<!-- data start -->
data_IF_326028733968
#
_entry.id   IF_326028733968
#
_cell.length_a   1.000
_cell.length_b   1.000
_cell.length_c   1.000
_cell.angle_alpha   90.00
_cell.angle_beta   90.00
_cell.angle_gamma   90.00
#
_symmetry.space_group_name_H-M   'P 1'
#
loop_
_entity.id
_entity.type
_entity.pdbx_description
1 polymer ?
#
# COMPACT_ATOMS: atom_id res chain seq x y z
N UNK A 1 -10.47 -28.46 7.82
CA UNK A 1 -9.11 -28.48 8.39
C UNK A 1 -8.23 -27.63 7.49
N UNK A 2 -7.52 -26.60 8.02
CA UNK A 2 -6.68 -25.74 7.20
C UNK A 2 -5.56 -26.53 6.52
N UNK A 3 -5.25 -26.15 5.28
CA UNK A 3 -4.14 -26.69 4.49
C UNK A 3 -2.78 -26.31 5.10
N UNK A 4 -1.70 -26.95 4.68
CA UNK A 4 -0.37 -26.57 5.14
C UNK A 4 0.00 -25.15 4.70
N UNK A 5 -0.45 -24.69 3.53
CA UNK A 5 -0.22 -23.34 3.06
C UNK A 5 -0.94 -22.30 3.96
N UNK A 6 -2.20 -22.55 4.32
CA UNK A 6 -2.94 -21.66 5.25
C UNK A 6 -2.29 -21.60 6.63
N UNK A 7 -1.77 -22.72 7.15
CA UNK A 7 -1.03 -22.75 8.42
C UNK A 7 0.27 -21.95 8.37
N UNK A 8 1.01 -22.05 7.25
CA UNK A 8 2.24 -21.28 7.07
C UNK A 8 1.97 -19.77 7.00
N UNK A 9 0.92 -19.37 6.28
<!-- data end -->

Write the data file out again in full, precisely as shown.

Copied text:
data_IF_326028733968
#
_entry.id   IF_326028733968
#
_cell.length_a   1.000
_cell.length_b   1.000
_cell.length_c   1.000
_cell.angle_alpha   90.00
_cell.angle_beta   90.00
_cell.angle_gamma   90.00
#
_symmetry.space_group_name_H-M   'P 1'
#
loop_
_entity.id
_entity.type
_entity.pdbx_description
1 polymer ?
#
# COMPACT_ATOMS: atom_id res chain seq x y z
N UNK A 1 -10.47 -28.46 7.82
CA UNK A 1 -9.11 -28.48 8.39
C UNK A 1 -8.23 -27.63 7.49
N UNK A 2 -7.52 -26.60 8.02
CA UNK A 2 -6.68 -25.74 7.20
C UNK A 2 -5.56 -26.53 6.52
N UNK A 3 -5.25 -26.15 5.28
CA UNK A 3 -4.14 -26.69 4.49
C UNK A 3 -2.78 -26.31 5.10
N UNK A 4 -1.70 -26.95 4.68
CA UNK A 4 -0.37 -26.57 5.14
C UNK A 4 0.00 -25.15 4.70
N UNK A 5 -0.45 -24.69 3.53
CA UNK A 5 -0.22 -23.34 3.06
C UNK A 5 -0.94 -22.30 3.96
N UNK A 6 -2.20 -22.55 4.32
CA UNK A 6 -2.94 -21.66 5.25
C UNK A 6 -2.29 -21.60 6.63
N UNK A 7 -1.77 -22.72 7.15
CA UNK A 7 -1.03 -22.75 8.42
C UNK A 7 0.27 -21.95 8.37
N UNK A 8 1.01 -22.05 7.25
CA UNK A 8 2.24 -21.28 7.07
C UNK A 8 1.97 -19.77 7.00
N UNK A 9 0.92 -19.37 6.28